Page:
We can’t plan for everything, and sometimes it’s hard to know how to answer questions about what matters to you. You can start by thinking about what is important to you, in your life and in your health care. The answers look different for each person. Here are four examples of how individuals have answered this question, in case someday a trusted person needs to make health care decisions on their behalf.
Looking for ways to introduce The Conversation Project’s mission and our free resources into faith communities? Check out our newly updated guide: Getting Started Guide for Faith Communities.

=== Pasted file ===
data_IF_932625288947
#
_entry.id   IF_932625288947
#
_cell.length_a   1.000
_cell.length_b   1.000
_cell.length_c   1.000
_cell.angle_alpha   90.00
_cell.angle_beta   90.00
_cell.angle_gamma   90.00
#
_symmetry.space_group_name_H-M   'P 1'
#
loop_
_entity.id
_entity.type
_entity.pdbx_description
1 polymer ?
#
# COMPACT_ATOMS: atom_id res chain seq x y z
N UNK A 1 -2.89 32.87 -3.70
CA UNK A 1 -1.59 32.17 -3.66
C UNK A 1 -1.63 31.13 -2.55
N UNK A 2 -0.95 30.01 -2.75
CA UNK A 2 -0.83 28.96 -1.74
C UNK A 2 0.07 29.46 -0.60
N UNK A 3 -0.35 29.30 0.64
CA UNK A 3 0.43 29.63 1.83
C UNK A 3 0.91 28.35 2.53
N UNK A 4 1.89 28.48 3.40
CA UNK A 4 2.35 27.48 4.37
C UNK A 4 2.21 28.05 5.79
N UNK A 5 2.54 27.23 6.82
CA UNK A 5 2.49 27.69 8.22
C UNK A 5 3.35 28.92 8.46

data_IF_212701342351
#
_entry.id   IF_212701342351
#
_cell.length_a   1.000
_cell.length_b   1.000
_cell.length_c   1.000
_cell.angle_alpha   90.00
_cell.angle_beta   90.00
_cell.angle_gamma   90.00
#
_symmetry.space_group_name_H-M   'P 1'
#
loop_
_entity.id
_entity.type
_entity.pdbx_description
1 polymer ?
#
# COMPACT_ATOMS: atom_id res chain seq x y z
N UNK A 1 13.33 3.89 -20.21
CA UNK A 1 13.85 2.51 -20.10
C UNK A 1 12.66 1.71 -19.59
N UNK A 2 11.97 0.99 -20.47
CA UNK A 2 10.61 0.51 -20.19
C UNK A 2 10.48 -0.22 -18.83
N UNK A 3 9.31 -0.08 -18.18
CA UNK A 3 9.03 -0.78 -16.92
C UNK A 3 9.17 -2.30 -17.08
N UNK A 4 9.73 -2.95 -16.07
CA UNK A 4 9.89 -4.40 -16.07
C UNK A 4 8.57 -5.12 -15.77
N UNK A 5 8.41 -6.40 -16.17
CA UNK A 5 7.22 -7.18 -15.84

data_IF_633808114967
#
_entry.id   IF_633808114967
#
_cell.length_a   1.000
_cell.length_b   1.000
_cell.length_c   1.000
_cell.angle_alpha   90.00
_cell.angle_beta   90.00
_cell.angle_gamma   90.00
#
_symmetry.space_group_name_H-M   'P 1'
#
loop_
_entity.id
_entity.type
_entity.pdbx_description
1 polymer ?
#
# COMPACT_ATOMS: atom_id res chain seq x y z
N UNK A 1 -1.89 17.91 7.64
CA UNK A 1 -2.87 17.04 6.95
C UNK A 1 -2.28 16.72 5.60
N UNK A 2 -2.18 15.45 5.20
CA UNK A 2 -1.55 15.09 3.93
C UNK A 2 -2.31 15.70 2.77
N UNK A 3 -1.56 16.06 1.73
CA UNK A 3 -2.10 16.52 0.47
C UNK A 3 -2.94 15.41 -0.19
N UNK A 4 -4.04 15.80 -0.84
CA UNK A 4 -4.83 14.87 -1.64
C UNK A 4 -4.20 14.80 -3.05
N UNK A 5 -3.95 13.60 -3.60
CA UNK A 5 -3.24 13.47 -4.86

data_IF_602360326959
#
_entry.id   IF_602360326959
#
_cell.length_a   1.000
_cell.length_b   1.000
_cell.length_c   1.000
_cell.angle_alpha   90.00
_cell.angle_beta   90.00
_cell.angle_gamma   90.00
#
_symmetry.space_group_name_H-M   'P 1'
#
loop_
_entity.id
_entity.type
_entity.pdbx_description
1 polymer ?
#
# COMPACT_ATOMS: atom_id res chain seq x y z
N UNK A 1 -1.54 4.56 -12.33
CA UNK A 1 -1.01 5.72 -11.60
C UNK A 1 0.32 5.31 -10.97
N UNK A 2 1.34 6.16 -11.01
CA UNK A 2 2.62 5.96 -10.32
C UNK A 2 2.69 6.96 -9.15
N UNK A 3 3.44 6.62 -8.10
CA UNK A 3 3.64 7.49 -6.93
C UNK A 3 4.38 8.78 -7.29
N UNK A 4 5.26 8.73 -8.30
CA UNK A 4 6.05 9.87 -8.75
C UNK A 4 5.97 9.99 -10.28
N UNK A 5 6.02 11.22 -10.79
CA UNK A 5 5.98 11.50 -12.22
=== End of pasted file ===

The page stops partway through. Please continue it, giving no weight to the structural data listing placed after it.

It is filled with examples of how diverse faith communities are encouraging their members to engage in thoughtful reflection and have conversations about their health care wishes through the end of life with those that matter to them and health care providers.
“The Conversation Project emphasizes having a conversation on values — what matters to you, not what‘s the matter with you.”
– Ellen Goodman, Co-Founder & Director
Maureen Jennings gathered family together on her father’s 85th birthday to talk about the health care he wants.
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